President Obama's Fiscal Commission ReportBackground:
Concerned about the annual budget deficit and the mounting accumulated federal debt, policymakers have called for various commissions and studies of the government's fiscal situation.
In December 2009 Senators Kent Conrad (D-ND) and Judd Gregg (R-NH), chairman and ranking member, respectively, of the Senate Budget Committee, introduced legislation to create a statutory commission to study the problem and report to the Congress. A key feature of their proposal was the provision that if the commission could muster 14 votes among its proposed 18 members, the commission's recommendations would by law go to both houses of Congress for an up-or-down vote. The idea here was to have some sort of policy "forcing mechanism" that would move deficit/debt reduction onto the congressional agenda.
Initially, the Obama administration opposed the statutory commission, preferring a commission established by presidential executive order. Such a presidential commission would not have the power to force its recommendations to be considered by Congress. There was also substantial opposition to the Conrad-Gregg proposal in the Congress. On the eve of the vote on the proposal the Administration signaled its support for the Conrad-Gregg statutory approach. However, the bill could not overcome a filibuster in the Senate and the proposal died.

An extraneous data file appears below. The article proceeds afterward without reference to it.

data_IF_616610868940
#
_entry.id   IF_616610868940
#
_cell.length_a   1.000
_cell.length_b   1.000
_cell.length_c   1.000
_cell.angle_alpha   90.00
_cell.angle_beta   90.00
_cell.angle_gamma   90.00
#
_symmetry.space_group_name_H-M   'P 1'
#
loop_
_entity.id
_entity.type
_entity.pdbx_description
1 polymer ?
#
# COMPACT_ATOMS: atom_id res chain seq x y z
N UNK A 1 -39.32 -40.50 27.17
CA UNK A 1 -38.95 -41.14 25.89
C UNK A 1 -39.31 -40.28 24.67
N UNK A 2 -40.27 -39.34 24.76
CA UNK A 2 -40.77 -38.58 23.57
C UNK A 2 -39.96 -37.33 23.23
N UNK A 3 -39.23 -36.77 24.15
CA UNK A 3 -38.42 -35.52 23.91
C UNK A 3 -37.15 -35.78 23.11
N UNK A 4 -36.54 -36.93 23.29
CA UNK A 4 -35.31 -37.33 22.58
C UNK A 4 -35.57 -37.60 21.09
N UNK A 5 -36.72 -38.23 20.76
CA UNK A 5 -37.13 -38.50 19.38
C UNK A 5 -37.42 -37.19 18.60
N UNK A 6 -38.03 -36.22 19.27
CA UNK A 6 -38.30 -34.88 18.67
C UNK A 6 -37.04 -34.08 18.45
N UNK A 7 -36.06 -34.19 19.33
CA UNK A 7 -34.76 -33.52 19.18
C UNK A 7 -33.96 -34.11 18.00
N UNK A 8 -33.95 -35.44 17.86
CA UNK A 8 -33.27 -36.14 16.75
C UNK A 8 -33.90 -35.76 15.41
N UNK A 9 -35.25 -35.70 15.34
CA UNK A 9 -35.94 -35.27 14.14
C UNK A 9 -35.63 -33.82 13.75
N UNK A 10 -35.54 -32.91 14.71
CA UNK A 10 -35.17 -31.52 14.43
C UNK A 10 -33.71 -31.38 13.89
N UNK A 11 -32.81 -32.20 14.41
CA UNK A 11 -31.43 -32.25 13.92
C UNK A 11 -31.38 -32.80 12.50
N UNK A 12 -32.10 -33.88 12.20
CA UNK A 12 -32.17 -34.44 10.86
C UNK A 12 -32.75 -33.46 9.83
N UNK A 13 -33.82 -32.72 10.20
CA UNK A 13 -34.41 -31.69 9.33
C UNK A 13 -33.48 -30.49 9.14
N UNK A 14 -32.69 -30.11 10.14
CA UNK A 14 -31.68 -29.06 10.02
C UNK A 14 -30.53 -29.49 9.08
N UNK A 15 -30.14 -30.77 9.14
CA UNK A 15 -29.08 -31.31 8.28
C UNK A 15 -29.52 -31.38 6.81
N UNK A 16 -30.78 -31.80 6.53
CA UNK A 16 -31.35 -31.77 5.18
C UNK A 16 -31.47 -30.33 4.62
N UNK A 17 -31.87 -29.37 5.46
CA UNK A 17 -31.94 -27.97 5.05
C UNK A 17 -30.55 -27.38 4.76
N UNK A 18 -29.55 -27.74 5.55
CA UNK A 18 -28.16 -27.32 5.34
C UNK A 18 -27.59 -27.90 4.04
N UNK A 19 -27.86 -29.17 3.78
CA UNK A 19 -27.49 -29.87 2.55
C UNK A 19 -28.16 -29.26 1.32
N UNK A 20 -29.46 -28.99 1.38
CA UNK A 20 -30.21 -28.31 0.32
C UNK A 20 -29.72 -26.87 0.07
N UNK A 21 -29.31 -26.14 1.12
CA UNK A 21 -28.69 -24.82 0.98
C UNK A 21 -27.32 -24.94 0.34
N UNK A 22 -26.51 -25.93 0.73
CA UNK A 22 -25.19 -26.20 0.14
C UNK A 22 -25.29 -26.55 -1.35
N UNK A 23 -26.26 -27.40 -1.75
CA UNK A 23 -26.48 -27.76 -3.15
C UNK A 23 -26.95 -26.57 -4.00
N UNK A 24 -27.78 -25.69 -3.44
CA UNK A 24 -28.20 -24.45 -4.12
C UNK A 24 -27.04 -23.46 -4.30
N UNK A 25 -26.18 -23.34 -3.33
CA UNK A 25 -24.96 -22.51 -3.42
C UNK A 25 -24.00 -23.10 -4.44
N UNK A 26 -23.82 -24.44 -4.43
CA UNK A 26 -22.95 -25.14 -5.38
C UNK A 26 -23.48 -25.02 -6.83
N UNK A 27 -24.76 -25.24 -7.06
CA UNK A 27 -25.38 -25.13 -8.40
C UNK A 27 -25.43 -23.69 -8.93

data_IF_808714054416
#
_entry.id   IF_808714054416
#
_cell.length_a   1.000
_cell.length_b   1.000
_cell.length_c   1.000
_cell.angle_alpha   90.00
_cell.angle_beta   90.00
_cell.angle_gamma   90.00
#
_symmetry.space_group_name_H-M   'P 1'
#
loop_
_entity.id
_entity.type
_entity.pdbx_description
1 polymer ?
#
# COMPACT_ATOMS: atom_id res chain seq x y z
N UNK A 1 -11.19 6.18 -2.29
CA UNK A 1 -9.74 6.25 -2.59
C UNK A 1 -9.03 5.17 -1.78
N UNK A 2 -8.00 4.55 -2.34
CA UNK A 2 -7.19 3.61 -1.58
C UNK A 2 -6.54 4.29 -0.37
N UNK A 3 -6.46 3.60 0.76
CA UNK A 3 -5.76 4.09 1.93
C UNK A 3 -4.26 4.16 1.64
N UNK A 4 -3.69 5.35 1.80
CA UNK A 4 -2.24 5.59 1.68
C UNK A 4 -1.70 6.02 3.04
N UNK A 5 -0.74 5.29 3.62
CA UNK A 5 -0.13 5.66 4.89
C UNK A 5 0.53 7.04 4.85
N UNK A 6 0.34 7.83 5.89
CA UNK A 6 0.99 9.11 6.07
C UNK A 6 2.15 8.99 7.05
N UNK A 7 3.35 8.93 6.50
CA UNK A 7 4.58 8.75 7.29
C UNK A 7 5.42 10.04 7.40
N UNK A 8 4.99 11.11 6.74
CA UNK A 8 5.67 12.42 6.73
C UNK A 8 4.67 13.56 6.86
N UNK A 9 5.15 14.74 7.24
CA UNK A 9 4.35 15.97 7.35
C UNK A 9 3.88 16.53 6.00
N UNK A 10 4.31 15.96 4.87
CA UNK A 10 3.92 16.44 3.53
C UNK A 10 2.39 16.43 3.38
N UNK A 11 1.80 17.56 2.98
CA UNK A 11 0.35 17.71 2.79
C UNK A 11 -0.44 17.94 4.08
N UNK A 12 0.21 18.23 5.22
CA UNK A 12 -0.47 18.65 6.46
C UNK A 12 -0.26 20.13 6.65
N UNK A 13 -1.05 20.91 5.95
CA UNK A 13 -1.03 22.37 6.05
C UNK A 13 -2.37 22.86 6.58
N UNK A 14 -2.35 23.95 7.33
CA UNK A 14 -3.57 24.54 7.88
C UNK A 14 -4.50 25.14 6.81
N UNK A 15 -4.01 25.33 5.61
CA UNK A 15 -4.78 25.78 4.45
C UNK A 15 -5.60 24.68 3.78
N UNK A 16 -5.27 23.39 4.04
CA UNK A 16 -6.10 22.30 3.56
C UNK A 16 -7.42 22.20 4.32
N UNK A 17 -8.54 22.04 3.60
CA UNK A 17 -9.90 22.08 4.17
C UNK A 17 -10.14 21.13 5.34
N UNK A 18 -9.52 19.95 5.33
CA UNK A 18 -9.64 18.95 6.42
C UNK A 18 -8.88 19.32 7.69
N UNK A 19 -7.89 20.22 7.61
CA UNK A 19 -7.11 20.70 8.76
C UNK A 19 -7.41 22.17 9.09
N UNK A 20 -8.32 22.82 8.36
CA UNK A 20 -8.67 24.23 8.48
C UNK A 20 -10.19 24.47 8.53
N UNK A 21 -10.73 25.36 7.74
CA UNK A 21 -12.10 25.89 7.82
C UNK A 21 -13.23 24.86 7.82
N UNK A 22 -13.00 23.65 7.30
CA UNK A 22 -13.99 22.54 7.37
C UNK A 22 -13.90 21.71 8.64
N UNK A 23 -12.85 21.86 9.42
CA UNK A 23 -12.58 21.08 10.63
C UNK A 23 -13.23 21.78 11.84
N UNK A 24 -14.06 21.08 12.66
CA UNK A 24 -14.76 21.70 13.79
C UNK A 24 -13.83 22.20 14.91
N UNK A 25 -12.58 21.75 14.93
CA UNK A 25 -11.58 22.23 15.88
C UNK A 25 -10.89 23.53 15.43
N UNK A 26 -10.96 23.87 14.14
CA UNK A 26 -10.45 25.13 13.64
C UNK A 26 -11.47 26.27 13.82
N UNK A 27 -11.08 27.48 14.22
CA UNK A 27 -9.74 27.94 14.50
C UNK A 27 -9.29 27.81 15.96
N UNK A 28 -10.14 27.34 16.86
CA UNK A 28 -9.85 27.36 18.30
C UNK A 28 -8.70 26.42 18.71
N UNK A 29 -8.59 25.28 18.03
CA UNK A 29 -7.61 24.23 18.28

In the light of these events, President Obama announced his intention to push ahead with his original proposal for a commission established by executive order. He created the commission by executive order on Febrary 18, 2010.
Under the terms of the Executive Order, the Commission could not issue a formal report unless 14 of its 18 members were in agreement. The expectation was that if this super-majority could be obtained, that the Administration would submit the report to Congress and ask for its consideration.
In late November 2010 the two co-chairmen of the Commission--to provide a basis for discussion--issued their own report. In December 2010, the full report of the Commission as a whole was released. This report, however, garnered only 12 votes among the members. Thus, the Commission on Fiscal Responsibility and Reform was unable to produce an official report for consideration in the Congress. It was expected, however, that various Commission proposals would make their way to some degree of consideration in the Congress.